Dirty Work - Oil Catch Can Kit R&D, Part 1: Stock Review

Dirty Work - Oil Catch Can Kit R&D, Part 1: Stock Review

The most rewarding work is hard work. But hard work is often dirty work. If you're a car or truck enthusiast, you know the feeling of accomplishment you get from the hard work of fixing or modifying your vehicle. You also know the struggle of trying to scrub away the grime from under your fingernails afterwards.

Few people know the reward of hard work more than those who work on diesel trucks or those who use them every day to make a living. You'd be hard-pressed to find a construction site, landscaping job, or farm without a diesel truck somewhere nearby. If the owner of that truck is really serious about hard work, it's likely a Ford Powerstroke. Ford's latest addition to the Powerstroke lineage, the 6.7L, has been serving hard-working Americans since 2011. The 6.7L Powerstroke is one of the best engines ever fitted to Ford's Super Duty trucks, but it's not without its flaws.

If you've ever pulled an intercooler pipe off a 6.7L Powerstroke, you know just how much blow-by makes its way into the intake and turbo system. This blow-by is full of carbon, oil, fuel, water, and other byproducts of combustion that have made their way past the piston rings and into the crankcase.

Blow-by gushing from the CCV system of our 2011 6.7L Powerstroke

To keep the crankcase from becoming over-pressurized, the 6.7L vents the blow-by into the turbo inlet to be reburned with the rest of the intake air. But, before it gets back to the cylinder to be burned, the blow-by coats the turbo compressor wheel and hot-side intercooler pipe. Then, it fills the tiny channels in the intercooler and covers the cold-side intercooler pipe before spreading itself all over the intake. This blow-by eventually builds up to the point that it affects the engine's exhaust gas recirculation (EGR) system, lowers the intercooler's efficiency, and coats the intake valves in carbon; all of which reduces the amount of power produced from your 6.7L Powerstroke.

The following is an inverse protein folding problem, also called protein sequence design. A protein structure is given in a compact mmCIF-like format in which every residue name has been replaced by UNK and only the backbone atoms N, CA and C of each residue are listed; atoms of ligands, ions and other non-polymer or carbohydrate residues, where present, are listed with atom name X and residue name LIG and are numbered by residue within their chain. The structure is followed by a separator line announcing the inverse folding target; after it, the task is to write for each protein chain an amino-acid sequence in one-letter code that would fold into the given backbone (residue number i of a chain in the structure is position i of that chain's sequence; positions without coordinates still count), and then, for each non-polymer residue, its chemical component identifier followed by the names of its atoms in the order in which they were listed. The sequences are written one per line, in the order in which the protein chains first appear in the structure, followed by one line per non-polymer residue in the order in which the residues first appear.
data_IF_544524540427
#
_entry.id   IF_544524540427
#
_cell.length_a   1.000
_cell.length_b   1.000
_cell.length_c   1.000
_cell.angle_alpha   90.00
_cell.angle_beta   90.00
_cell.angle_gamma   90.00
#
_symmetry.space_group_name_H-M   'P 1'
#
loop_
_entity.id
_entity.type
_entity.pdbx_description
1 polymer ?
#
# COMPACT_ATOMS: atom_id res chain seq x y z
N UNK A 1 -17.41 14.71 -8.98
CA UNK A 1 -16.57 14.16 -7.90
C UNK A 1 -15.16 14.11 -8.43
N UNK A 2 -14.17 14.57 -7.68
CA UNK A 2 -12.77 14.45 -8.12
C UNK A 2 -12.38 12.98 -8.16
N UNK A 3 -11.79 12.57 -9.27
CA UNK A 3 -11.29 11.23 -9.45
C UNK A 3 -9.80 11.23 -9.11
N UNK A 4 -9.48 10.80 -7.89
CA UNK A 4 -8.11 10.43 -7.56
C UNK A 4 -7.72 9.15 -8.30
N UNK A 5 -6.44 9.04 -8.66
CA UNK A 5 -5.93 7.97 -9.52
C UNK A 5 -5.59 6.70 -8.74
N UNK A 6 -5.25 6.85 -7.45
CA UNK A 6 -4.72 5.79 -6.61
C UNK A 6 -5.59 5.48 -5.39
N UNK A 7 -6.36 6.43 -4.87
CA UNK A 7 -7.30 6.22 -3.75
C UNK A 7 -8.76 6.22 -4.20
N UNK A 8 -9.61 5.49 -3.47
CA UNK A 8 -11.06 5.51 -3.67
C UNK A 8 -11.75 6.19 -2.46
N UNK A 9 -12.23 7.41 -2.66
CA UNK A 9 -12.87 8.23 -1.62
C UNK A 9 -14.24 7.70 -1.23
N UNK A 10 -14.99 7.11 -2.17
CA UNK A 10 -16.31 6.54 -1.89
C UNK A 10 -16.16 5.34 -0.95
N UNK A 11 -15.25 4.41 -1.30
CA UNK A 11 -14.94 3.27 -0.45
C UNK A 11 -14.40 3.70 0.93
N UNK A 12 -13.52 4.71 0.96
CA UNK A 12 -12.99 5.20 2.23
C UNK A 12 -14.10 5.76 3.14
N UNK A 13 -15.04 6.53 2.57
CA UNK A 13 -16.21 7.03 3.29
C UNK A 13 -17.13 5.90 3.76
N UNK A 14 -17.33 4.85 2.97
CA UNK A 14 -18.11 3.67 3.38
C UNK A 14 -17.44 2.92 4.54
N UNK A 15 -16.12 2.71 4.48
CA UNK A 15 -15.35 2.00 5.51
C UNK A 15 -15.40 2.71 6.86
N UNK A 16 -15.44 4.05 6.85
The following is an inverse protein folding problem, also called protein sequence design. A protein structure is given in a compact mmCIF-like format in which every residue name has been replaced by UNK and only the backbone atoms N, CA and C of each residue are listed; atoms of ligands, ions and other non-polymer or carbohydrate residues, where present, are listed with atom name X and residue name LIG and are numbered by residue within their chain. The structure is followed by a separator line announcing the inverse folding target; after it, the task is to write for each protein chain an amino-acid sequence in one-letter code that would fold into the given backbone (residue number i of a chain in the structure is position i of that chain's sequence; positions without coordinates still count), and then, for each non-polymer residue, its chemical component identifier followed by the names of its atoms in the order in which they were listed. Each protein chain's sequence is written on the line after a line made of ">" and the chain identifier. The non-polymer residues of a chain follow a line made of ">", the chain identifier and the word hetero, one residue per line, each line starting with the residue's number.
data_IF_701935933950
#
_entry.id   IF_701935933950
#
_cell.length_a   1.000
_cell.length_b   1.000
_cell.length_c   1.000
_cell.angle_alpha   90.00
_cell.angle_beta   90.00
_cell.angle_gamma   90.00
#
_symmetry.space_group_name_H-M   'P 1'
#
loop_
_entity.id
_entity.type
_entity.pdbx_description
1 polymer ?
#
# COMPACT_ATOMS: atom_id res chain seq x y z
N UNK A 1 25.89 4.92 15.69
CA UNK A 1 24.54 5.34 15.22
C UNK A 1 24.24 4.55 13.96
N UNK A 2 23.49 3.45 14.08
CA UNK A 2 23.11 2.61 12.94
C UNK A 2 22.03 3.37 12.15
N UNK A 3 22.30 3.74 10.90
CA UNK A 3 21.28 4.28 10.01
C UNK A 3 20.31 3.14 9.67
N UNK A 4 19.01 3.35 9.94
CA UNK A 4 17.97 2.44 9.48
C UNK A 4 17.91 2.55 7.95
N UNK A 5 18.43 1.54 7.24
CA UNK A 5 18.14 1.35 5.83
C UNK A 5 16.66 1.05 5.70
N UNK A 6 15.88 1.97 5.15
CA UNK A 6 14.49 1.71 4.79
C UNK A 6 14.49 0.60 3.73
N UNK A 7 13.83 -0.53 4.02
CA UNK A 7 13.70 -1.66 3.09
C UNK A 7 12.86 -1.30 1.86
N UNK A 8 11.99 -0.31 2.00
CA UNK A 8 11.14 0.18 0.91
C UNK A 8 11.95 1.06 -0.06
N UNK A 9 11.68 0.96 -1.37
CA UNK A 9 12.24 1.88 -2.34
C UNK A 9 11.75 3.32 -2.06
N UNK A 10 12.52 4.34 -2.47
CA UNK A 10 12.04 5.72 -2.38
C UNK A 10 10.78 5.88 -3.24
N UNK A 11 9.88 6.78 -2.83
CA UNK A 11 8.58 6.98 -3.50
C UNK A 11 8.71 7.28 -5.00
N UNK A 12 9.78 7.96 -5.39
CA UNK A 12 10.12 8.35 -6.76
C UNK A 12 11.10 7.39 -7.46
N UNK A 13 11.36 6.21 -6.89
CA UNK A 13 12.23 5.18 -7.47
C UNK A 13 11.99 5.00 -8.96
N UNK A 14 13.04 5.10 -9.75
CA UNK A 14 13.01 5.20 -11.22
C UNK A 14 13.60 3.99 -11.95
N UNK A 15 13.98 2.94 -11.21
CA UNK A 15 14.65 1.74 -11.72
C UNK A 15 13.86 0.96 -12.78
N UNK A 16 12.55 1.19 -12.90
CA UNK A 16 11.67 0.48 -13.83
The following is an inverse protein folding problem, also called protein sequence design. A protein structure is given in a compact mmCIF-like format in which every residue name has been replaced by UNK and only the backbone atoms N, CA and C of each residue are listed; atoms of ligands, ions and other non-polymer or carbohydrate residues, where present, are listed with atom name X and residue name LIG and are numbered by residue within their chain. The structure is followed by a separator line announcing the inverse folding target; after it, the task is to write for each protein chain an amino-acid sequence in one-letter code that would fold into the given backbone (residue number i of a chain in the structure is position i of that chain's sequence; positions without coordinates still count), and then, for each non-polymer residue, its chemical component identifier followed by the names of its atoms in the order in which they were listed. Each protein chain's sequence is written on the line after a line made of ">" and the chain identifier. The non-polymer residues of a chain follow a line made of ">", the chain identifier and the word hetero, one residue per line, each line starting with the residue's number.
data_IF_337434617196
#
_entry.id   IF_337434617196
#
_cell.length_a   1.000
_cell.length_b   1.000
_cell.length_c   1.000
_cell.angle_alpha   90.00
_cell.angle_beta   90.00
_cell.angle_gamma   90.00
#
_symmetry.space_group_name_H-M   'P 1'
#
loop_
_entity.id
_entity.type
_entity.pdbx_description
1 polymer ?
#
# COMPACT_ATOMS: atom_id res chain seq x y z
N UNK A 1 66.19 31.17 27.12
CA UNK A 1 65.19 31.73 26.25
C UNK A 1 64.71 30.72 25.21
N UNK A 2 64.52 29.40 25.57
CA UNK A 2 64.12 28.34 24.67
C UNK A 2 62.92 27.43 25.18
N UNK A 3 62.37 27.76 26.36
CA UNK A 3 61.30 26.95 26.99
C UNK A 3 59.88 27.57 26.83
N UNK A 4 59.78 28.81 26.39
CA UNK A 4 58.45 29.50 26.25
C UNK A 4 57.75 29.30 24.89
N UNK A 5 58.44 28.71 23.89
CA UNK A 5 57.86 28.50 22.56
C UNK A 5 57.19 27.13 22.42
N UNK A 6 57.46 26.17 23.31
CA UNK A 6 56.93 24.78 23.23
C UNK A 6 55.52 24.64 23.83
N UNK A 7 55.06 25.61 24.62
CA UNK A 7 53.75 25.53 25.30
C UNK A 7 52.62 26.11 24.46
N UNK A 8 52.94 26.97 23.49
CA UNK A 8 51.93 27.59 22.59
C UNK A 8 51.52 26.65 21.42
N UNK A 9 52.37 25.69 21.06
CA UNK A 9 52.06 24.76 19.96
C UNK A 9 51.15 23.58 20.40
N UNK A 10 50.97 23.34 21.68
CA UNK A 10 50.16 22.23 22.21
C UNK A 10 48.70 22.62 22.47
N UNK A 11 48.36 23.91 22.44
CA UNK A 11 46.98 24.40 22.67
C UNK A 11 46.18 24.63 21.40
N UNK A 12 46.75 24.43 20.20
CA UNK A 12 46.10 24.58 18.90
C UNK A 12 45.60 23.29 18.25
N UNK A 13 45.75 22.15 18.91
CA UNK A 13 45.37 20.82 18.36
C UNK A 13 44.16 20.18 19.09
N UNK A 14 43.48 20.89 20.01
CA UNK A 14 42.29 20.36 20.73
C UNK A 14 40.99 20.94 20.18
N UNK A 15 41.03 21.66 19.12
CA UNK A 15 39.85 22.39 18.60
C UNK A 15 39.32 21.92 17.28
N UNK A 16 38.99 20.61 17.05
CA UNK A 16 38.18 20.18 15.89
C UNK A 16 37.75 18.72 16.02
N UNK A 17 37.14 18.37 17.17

Of course, there are ways to avoid this. A CCV relocation cuts the blow-by off at the valve cover and reroutes it through a tube, then down to the ground. But that much used oil and fuel gushing onto your driveway, field, or jobsite doesn't sound like a good idea to us. Unless, of course, you really enjoy patching your driveway every couple of years. A better option would be to trap that blow-by in a container where it can be removed from the intake system and recycled with the rest of the engine oil. Ideally, this container would maintain the vacuum provided by the turbo inlet to pull blow-by out of the crankcase more effectively, preventing it from contaminating the clean oil in your oil pan. Luckily, we've been working on a catch can system for the 2011-2019 6.7L Powerstroke that does just that. Because the dirty work should be going on around your truck, not in its engine.

Our high-flow diesel catch can on the right and compact catch can on the left.

Before we can develop our catch can, however, we need to fully understand how the stock system works. To do that, we popped the hoods of our 2011 and 2017 6.7L trucks and began exposing the CCV system.

At first glance, the CCV system of the 6.7L is simple. Crankcase gasses exit the driver-side valve cover and are pulled back into the intake at the turbo inlet. Thanks to data and diagrams from Ford, however, we know there's something a little more complex between those two points. On both the 2011-2016 and the 2017+ models, there is an oil separator box between the valve cover and the turbo inlet. The purpose of this box is to separate the oil, fuel, and water vapors from the crankcase gasses before they enter the intake.